When we think about our world, it can be a sad place.  Can people of different races live in peace?  Can Democrats find common ground with Republicans?  Can a Christian family carry on a civil friendship with a gay or lesbian couple down the street?  Can people who are very different from each other get along?  The early church did.  And they did it without all the stuff we have – sanctuaries, church buildings, programs.  Those early believers did it through the message of the cross, and the simplest tool of the home.  Not everyone can serve on the foreign mission field, or serve in a professional ministry position; but each one of us can be hospitable.  Something happens at a dinner table that does not happen in a church sanctuary.  In church we see the backs of heads – around the table you see faces.  In church you hear the preacher – around the table everyone has a voice.  A church service is on the clock – around the table we have time to talk.  Hospitality, inviting others into our hearts and homes, opens the door to true community.


            Jesus, on the night that he enjoying a meal with his disciples, said: “Take and eat.  This is my body given for you.”  One of the things Jesus meant by that statement is that eating and ingesting the elements of bread and wine, serve as a very tangible way of understanding what life is to be like.  We are to take Jesus into the depths of our lives; we are to ingest him, that is, to engage in a very close and intimate relationship with him to the degree that the two of us cannot ever be separated.  The same is to be true of our relationship with one another in the Body of Christ, the Church.  We are to do life together.  We are to enjoy eating and drinking together.  We are to share with each other not only our resources, but our hearts. Let your heart and your home be open today.

2 comments:

  1. Tim,
    Your blog entry on Christian Hospitality resonated with me in a big way. I am currently taking a graduate course, Theology of Ministry at Fordham University. We have discussed ministry in light of scripture, the institutional church, and our own personal visions of ministry. As we know, the foundation for our ministries is the message and work of Jesus. It is common for churches to offer hospitality after a Mass or service. Of course, there is food involved. However, at times, I am concerned that the food is hospitality period.
    What I found particularly helpful about your blog was the ways in which you connected hospitality with Jesus and the contemporary world. It is easy to simply offer a cup of coffee and a piece of cake to someone. It is another to enter into real hospitality as “love of the stranger.” Jesus’ disciples depended on the hospitality of strangers for food and shelter in their travels to bring people the Good News. As you note, the townspeople were not always welcoming because they perceived strangers as being different. Like our current world, there was intolerance of people who were different. An example would be the treatment of the Samaritans as outcasts.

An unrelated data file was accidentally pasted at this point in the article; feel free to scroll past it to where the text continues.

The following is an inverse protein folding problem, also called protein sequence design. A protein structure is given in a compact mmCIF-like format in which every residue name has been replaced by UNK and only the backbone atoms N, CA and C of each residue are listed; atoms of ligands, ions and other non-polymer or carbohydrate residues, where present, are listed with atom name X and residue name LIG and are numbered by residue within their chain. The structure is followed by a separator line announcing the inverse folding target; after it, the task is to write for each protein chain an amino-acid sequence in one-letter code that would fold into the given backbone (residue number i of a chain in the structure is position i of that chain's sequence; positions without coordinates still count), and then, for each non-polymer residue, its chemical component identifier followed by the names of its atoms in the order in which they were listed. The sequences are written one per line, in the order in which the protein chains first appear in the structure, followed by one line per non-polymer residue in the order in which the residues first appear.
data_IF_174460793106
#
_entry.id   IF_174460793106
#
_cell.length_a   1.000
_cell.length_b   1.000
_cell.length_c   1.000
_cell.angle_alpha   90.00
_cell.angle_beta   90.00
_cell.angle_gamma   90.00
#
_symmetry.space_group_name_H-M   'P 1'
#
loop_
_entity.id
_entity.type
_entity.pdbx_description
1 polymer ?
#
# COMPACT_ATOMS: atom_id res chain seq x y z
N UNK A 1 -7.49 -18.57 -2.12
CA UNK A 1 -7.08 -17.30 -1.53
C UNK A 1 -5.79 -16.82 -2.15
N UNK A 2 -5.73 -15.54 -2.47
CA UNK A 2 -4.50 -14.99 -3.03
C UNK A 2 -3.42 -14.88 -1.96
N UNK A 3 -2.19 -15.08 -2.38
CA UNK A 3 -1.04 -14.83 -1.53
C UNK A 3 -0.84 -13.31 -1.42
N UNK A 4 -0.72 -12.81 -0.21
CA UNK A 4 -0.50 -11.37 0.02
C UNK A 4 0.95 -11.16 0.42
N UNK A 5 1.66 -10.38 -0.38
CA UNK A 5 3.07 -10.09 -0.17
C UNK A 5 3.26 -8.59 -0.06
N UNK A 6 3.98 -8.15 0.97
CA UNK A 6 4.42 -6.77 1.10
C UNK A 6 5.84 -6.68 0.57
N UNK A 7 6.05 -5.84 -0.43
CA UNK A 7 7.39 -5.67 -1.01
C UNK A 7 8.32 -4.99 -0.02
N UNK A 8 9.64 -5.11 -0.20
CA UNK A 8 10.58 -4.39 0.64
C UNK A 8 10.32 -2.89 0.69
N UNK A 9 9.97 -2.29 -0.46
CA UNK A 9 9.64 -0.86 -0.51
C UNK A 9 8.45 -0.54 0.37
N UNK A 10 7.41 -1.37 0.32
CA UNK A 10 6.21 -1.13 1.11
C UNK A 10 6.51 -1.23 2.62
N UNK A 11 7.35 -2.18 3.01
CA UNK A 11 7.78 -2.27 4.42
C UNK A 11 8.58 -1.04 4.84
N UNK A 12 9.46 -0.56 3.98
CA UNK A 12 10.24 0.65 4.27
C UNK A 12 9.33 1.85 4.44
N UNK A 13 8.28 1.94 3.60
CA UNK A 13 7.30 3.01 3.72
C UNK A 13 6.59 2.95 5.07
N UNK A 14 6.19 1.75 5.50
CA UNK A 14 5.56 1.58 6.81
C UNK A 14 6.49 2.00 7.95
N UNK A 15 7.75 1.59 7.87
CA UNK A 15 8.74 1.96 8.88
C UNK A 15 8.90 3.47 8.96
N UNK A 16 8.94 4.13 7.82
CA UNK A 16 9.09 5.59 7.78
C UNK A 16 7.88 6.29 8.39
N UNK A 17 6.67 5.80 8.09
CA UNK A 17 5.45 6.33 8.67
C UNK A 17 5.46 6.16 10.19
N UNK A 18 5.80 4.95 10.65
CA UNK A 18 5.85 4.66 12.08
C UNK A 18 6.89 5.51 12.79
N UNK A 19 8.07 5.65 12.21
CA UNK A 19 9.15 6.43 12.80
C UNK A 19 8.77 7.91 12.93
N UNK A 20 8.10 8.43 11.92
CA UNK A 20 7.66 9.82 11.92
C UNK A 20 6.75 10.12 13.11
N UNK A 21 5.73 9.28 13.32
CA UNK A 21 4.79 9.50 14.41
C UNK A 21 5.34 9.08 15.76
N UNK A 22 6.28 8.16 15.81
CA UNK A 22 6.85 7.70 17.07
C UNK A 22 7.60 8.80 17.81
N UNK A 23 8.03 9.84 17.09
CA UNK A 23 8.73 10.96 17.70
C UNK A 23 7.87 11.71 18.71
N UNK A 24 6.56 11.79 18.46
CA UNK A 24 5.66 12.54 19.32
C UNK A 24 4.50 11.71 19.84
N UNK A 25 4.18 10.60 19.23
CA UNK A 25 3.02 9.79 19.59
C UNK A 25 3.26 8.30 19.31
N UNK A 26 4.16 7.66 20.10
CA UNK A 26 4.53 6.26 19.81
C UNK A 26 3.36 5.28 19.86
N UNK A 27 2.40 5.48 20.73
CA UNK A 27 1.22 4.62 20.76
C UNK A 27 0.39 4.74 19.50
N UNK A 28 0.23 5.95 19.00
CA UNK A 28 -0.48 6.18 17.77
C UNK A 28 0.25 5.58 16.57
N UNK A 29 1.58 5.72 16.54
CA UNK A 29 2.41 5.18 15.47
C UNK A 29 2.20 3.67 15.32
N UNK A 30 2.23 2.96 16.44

In reflecting on the sorry state of our world, I tend to think that many of our problems inclusive of addictions, suicide, violence, etc. are symptoms of the alienation of each of us from one another. Your statement that “Americans’ circle of friends is shrinking” is disturbing but quite true. When I was a child in the 1960’s, neighbors would visit one another unannounced and were welcomed with someplace to sit and something to eat. People would stop on the street and have impromptu conversations. I find myself not calling friends because I am concerned that they may be too busy. I would never consider showing up on someone’s doorstep unexpectedly. This is typical behavior in the area in which I live in the Northeast.
    As I consider my parish, I think a first step would be to exercise the true meaning of hospitality by welcoming newcomers into the church. Ministries could extend invitations personally to individuals to join them. Something even simpler would be to just introduce ourselves to people that we do not know and have a conversation with them. If we allowed ourselves to get to know one another, hopefully, we would embrace our commonality and set aside our differences. If we, as a society, could do that, we may solve some of the world’s problems.
    My wish for this Christmas is that we can each learn to open our hearts and homes to other people, as exemplified by Jesus. As is written in the Scriptures, Jesus is present whenever two or more are gathered in his name.

    Peace and blessings this Advent Season,
    Joan Sweeney
    Hauppauge, NY

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  2. Well said, Joan. I appreciate the simple sage steps of hospitality. May your tribe increase!